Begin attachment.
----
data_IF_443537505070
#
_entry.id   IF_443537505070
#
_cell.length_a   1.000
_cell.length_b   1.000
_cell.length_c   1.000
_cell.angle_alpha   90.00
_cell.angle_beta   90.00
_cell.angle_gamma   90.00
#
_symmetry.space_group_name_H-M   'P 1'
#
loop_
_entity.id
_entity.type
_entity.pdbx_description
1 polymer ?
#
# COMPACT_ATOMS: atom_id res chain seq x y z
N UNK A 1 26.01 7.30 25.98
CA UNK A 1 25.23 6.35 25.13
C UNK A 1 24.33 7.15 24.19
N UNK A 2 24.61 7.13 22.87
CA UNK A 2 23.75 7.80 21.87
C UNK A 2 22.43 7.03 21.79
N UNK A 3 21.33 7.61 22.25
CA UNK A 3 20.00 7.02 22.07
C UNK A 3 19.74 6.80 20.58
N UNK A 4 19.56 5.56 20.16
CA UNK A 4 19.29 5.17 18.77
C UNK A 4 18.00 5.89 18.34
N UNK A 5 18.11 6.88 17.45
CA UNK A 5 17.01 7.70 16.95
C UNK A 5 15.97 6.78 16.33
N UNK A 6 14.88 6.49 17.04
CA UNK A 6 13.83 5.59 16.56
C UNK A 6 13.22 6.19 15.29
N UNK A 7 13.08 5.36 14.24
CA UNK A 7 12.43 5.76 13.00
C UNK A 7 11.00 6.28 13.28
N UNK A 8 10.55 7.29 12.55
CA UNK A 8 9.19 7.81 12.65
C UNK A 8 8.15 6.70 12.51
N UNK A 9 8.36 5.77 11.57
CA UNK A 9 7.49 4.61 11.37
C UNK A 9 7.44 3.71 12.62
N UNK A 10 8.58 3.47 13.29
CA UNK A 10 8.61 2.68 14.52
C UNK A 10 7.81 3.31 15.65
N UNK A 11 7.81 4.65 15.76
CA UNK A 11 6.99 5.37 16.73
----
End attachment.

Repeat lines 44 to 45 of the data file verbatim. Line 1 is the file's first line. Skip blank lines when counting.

C UNK A 8 8.15 6.70 12.51
N UNK A 9 8.36 5.77 11.57